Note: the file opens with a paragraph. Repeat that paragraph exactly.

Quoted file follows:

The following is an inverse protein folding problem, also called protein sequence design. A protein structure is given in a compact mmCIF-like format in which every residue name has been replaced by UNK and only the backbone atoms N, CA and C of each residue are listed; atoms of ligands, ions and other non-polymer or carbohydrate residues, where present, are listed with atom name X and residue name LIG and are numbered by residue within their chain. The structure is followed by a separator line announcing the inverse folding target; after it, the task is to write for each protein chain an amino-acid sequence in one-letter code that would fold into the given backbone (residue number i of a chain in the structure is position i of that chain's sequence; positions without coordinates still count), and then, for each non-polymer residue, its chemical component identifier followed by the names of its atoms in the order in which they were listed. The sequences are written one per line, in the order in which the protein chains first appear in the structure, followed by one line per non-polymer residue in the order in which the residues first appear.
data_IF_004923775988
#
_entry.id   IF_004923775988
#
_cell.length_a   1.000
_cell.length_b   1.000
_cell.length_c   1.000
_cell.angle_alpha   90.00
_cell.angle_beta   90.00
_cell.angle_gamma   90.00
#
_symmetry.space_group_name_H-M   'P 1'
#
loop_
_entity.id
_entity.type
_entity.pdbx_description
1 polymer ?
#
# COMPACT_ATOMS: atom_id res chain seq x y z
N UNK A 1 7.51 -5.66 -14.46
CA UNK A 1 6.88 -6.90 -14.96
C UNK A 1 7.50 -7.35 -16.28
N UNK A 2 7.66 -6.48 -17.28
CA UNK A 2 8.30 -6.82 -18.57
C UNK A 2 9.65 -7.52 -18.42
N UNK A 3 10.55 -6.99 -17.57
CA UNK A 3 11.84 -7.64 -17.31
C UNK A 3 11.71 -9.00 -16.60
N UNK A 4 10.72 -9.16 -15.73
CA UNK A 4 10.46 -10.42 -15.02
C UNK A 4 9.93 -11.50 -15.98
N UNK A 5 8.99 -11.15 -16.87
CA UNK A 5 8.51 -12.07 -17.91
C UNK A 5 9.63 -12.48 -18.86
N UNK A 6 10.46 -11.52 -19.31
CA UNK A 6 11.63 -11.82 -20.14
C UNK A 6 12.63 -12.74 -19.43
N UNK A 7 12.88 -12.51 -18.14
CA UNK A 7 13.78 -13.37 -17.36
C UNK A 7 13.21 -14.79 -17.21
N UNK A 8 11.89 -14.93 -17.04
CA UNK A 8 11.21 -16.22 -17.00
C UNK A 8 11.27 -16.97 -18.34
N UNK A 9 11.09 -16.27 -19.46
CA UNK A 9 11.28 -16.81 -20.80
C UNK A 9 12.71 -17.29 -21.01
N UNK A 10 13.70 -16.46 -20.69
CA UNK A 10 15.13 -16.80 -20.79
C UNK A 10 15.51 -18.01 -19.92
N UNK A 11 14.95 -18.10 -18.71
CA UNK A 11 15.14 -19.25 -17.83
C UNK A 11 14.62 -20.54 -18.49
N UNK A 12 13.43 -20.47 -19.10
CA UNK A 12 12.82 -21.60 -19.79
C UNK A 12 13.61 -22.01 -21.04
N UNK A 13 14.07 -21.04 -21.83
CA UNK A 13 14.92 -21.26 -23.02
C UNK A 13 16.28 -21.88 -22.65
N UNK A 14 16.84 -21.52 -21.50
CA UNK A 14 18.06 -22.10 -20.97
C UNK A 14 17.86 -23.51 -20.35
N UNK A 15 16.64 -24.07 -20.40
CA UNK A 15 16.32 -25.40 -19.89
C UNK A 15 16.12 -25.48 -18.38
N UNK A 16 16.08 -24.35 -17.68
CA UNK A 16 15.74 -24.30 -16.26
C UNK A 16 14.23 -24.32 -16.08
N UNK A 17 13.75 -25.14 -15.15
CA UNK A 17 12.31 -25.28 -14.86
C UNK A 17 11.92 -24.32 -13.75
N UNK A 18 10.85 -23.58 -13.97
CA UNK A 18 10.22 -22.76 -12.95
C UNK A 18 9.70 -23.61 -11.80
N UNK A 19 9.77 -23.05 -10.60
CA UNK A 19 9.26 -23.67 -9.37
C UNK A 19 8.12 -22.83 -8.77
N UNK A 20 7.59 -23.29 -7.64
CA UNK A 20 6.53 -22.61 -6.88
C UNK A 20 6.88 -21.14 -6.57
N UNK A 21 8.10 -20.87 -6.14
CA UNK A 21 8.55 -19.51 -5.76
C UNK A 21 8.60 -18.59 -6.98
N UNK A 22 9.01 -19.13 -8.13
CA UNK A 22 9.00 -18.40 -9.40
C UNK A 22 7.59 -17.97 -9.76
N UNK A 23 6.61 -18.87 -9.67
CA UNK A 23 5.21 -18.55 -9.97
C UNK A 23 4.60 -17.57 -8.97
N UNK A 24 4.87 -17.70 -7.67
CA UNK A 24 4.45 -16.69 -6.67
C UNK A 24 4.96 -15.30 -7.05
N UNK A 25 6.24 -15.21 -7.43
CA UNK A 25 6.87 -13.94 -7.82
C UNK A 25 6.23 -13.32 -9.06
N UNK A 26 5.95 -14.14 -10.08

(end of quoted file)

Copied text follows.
The following is an inverse protein folding problem, also called protein sequence design. A protein structure is given in a compact mmCIF-like format in which every residue name has been replaced by UNK and only the backbone atoms N, CA and C of each residue are listed; atoms of ligands, ions and other non-polymer or carbohydrate residues, where present, are listed with atom name X and residue name LIG and are numbered by residue within their chain. The structure is followed by a separator line announcing the inverse folding target; after it, the task is to write for each protein chain an amino-acid sequence in one-letter code that would fold into the given backbone (residue number i of a chain in the structure is position i of that chain's sequence; positions without coordinates still count), and then, for each non-polymer residue, its chemical component identifier followed by the names of its atoms in the order in which they were listed. The sequences are written one per line, in the order in which the protein chains first appear in the structure, followed by one line per non-polymer residue in the order in which the residues first appear.